November 29, 2018, Negombo, Sri Lanka – The Justice Promoters of the Dominican Family from Asia and the Pacific gathered November 3-7 at Negombo, Sri Lanka, to discuss their efforts about bringing about justice and peace in the region. The countries of Taiwan, Japan, India, Sri Lanka, Pakistan, East Timor, Australia, New Zealand, Indonesia, China, and the Philippines were represented.
Each congregation/province reported on their justice and peace initiatives, both the triumphs and the challenges in their respective countries for the past two years. The reports by the justice promoters provided the group with a comprehensive picture of the situation in the region.
Common justice and peace issues that surfaced from the country reports were poverty, government corruption, religious extremism, and environmental degradation. The group spent time reflecting on the challenges and opportunities for Dominican family collaboration.
The conference was an eye-opener, with rich input. Sister Christine Fernando and Ruki Fernando, Human Rights defenders from the host country, shared the situation of justice and peace in Sri Lanka. Sister Cecilia Espenilla, OP, from Dominican Sisters International, talked about human trafficking and touched on the U.N. Sustainable Development Goals. Father Mike Deeb, OP, the Order's permanent delegate to the United Nations, shared on Dominican work at the United Nations and expounded on the role of the Dominican Justice and Peace Promoters.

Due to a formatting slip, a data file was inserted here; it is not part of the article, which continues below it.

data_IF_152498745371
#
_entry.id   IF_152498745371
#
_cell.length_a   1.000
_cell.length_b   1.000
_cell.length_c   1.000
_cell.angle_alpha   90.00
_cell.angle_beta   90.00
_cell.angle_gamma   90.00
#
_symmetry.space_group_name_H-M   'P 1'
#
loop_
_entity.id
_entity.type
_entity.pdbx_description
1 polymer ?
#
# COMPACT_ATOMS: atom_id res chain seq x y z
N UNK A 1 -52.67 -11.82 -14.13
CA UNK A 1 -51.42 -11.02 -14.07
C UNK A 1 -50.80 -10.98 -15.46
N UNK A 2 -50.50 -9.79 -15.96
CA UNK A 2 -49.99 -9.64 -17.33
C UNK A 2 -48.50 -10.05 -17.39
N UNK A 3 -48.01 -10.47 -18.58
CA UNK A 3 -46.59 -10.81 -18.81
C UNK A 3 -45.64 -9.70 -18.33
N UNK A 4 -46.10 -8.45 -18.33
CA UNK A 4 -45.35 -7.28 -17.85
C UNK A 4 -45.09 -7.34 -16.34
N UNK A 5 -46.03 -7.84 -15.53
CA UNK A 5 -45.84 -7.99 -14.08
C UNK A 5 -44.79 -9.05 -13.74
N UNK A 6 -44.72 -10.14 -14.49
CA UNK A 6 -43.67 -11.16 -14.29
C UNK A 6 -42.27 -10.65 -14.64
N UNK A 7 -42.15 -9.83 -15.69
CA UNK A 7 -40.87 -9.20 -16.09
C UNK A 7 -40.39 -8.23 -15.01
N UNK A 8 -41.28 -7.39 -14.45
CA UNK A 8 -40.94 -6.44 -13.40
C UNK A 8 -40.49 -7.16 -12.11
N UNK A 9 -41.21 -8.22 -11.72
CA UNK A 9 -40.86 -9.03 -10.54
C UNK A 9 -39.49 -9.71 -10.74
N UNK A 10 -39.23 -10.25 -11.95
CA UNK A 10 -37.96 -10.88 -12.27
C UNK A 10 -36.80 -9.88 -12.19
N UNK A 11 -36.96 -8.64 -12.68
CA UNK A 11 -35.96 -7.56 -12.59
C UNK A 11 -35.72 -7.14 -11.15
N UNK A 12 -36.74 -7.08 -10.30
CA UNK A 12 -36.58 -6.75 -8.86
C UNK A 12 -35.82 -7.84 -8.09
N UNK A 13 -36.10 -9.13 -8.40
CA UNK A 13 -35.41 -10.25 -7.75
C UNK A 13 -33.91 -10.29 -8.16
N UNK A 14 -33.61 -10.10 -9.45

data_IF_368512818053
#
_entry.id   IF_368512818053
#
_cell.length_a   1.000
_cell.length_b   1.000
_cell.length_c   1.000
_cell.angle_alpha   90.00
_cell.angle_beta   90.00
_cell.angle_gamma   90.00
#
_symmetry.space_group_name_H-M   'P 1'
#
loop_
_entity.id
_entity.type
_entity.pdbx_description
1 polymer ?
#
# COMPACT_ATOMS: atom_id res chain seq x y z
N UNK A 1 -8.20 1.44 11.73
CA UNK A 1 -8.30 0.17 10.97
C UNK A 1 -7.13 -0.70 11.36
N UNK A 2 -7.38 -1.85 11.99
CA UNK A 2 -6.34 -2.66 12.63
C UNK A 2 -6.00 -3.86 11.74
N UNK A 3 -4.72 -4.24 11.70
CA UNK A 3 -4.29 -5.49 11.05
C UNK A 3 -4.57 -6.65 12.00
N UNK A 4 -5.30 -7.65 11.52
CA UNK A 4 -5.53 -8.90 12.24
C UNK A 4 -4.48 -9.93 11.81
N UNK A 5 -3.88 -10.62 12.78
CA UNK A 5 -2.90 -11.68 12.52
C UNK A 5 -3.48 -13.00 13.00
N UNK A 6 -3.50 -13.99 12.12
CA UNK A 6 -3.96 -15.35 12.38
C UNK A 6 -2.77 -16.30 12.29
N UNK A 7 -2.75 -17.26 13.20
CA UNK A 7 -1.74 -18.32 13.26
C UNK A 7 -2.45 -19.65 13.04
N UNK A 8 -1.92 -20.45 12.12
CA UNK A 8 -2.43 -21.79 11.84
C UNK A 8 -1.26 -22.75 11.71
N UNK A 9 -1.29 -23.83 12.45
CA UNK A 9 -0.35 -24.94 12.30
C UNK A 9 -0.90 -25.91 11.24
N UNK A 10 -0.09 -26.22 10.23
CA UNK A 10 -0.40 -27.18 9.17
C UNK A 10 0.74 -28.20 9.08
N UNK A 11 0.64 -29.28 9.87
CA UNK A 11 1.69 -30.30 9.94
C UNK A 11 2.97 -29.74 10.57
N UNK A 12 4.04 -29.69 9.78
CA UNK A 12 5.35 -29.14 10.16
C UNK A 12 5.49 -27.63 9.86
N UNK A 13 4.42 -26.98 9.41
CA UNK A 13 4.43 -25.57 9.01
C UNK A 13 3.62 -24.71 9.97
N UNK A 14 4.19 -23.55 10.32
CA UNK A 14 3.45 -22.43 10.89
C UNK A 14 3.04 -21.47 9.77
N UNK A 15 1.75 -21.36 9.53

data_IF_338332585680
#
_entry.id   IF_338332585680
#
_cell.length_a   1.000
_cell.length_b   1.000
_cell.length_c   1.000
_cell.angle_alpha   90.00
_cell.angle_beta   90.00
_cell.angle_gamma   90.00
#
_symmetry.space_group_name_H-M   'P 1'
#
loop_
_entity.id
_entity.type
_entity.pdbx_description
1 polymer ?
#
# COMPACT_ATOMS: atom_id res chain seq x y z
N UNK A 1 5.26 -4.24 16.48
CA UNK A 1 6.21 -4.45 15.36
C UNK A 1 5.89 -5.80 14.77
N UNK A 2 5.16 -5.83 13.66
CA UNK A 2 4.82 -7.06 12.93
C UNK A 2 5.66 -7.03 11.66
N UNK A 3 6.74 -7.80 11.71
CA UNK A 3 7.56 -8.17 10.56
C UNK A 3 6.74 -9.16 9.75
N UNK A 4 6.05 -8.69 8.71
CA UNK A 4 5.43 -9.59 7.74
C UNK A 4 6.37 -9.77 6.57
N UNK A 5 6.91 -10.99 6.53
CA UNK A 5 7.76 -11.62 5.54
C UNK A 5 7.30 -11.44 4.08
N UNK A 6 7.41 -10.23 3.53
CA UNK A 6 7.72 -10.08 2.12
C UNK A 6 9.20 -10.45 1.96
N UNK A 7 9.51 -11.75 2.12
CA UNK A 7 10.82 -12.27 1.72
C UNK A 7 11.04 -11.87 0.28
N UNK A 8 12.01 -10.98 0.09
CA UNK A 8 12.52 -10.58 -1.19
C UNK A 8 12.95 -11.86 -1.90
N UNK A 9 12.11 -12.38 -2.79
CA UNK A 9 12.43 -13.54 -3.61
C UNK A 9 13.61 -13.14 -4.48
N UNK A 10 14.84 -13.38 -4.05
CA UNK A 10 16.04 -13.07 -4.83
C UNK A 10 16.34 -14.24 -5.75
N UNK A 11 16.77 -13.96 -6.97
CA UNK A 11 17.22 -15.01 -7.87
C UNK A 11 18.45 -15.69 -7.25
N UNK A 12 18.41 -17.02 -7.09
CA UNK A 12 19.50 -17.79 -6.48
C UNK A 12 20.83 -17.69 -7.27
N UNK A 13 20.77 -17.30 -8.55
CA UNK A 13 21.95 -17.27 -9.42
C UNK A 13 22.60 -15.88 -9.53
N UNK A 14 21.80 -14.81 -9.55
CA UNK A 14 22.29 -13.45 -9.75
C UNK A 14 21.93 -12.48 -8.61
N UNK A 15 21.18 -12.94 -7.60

When the delegation broke into small groups, meeting by country, the promoters – invigorated by what they had seen and heard from each other and from the speakers – were eager to brainstorm toward common goals.
The Philippines Justice Promoters identified four areas where collaboration is promising: the annual Dominican Month for Peace; being in solidarity with the families of the War on Drugs casualties; the Human Trafficking Awareness Campaign; and the ongoing formation of Dominicans committed to justice and peace.
The Our Lady of Remedies Mission Chapter in particular has committed to facilitate and oversee the assistance program for selected families of extra-judicial killing victims in the Diocese of Kalookan. Selected families will be mainly from the San Lorenzo in Dagat-Dagat, Navotas, a parish administered by Dominican Friars. The modules for psycho-social and spiritual healing that will be used in the assistance program were developed by the University of St. Tomas, Simbahayan, Community Development Office.
The extra-judicial killing of more than 4,000 people suspected of drug dealing or drug use is the result of the war of drugs initiated by Philippines President Rodrigo Duterte, elected in 2016.
By the end of the conference, delegates had completed drafts of strategic plans for each country and for the region, with the hope that these will be followed through to strengthen justice and peace promotion in Asia and the Pacific. It was indeed a fruitful conference.
Coming together and sharing with one another the work we do among marginalized people in our own countries, we justice promoters found renewed hope and encouragement to continue our efforts. To quote from the conference statement, we say, “Thus we continue the journey, step by step, confident in the knowledge that even in small actions, we can contribute to the in-breaking Reign of God.”